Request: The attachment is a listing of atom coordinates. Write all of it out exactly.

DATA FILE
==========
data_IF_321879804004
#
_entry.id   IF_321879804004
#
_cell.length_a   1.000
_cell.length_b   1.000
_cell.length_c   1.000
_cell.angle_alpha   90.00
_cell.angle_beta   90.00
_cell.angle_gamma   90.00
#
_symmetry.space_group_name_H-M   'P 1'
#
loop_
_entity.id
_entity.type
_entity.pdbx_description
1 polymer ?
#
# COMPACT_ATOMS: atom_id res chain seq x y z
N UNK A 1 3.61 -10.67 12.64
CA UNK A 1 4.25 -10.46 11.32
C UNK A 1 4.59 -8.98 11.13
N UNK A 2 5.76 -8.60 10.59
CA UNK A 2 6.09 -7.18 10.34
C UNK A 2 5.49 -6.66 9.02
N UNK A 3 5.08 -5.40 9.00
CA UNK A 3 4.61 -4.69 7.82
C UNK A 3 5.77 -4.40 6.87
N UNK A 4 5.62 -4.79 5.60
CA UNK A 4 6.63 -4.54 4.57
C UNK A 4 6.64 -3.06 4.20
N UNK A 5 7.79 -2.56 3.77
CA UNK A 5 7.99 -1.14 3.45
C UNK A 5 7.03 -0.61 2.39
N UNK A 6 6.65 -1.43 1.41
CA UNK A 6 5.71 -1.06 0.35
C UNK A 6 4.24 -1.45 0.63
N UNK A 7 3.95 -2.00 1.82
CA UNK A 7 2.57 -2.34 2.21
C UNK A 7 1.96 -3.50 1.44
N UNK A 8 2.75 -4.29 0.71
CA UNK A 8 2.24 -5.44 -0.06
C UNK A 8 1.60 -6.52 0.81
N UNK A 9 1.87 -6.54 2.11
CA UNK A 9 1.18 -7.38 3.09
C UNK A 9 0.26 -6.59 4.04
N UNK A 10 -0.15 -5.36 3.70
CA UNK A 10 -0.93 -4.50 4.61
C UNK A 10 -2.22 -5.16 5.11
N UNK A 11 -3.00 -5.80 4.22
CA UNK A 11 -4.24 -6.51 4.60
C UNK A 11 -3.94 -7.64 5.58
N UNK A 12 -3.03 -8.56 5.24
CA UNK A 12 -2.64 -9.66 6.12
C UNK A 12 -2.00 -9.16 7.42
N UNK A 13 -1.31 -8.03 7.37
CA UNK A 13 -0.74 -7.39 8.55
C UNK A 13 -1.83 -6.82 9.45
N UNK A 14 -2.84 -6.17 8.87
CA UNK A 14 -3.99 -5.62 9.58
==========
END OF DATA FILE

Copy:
data_IF_321879804004
#
_entry.id   IF_321879804004
#
_cell.length_a   1.000
_cell.length_b   1.000
_cell.length_c   1.000
_cell.angle_alpha   90.00
_cell.angle_beta   90.00
_cell.angle_gamma   90.00
#
_symmetry.space_group_name_H-M   'P 1'
#
loop_
_entity.id
_entity.type
_entity.pdbx_description
1 polymer ?
#
# COMPACT_ATOMS: atom_id res chain seq x y z
N UNK A 1 3.61 -10.67 12.64
CA UNK A 1 4.25 -10.46 11.32
C UNK A 1 4.59 -8.98 11.13
N UNK A 2 5.76 -8.60 10.59
CA UNK A 2 6.09 -7.18 10.34
C UNK A 2 5.49 -6.66 9.02
N UNK A 3 5.08 -5.40 9.00
CA UNK A 3 4.61 -4.69 7.82
C UNK A 3 5.77 -4.40 6.87
N UNK A 4 5.62 -4.79 5.60
CA UNK A 4 6.63 -4.54 4.57
C UNK A 4 6.64 -3.06 4.20
N UNK A 5 7.79 -2.56 3.77
CA UNK A 5 7.99 -1.14 3.45
C UNK A 5 7.03 -0.61 2.39
N UNK A 6 6.65 -1.43 1.41
CA UNK A 6 5.71 -1.06 0.35
C UNK A 6 4.24 -1.45 0.63
N UNK A 7 3.95 -2.00 1.82
CA UNK A 7 2.57 -2.34 2.21
C UNK A 7 1.96 -3.50 1.44
N UNK A 8 2.75 -4.29 0.71
CA UNK A 8 2.24 -5.44 -0.06
C UNK A 8 1.60 -6.52 0.81
N UNK A 9 1.87 -6.54 2.11
CA UNK A 9 1.18 -7.38 3.09
C UNK A 9 0.26 -6.59 4.04
N UNK A 10 -0.15 -5.36 3.70
CA UNK A 10 -0.93 -4.50 4.61
C UNK A 10 -2.22 -5.16 5.11
N UNK A 11 -3.00 -5.80 4.22
CA UNK A 11 -4.24 -6.51 4.60
C UNK A 11 -3.94 -7.64 5.58
N UNK A 12 -3.03 -8.56 5.24
CA UNK A 12 -2.64 -9.66 6.12
C UNK A 12 -2.00 -9.16 7.42
N UNK A 13 -1.31 -8.03 7.37
CA UNK A 13 -0.74 -7.39 8.55
C UNK A 13 -1.83 -6.82 9.45
N UNK A 14 -2.84 -6.17 8.87
CA UNK A 14 -3.99 -5.62 9.58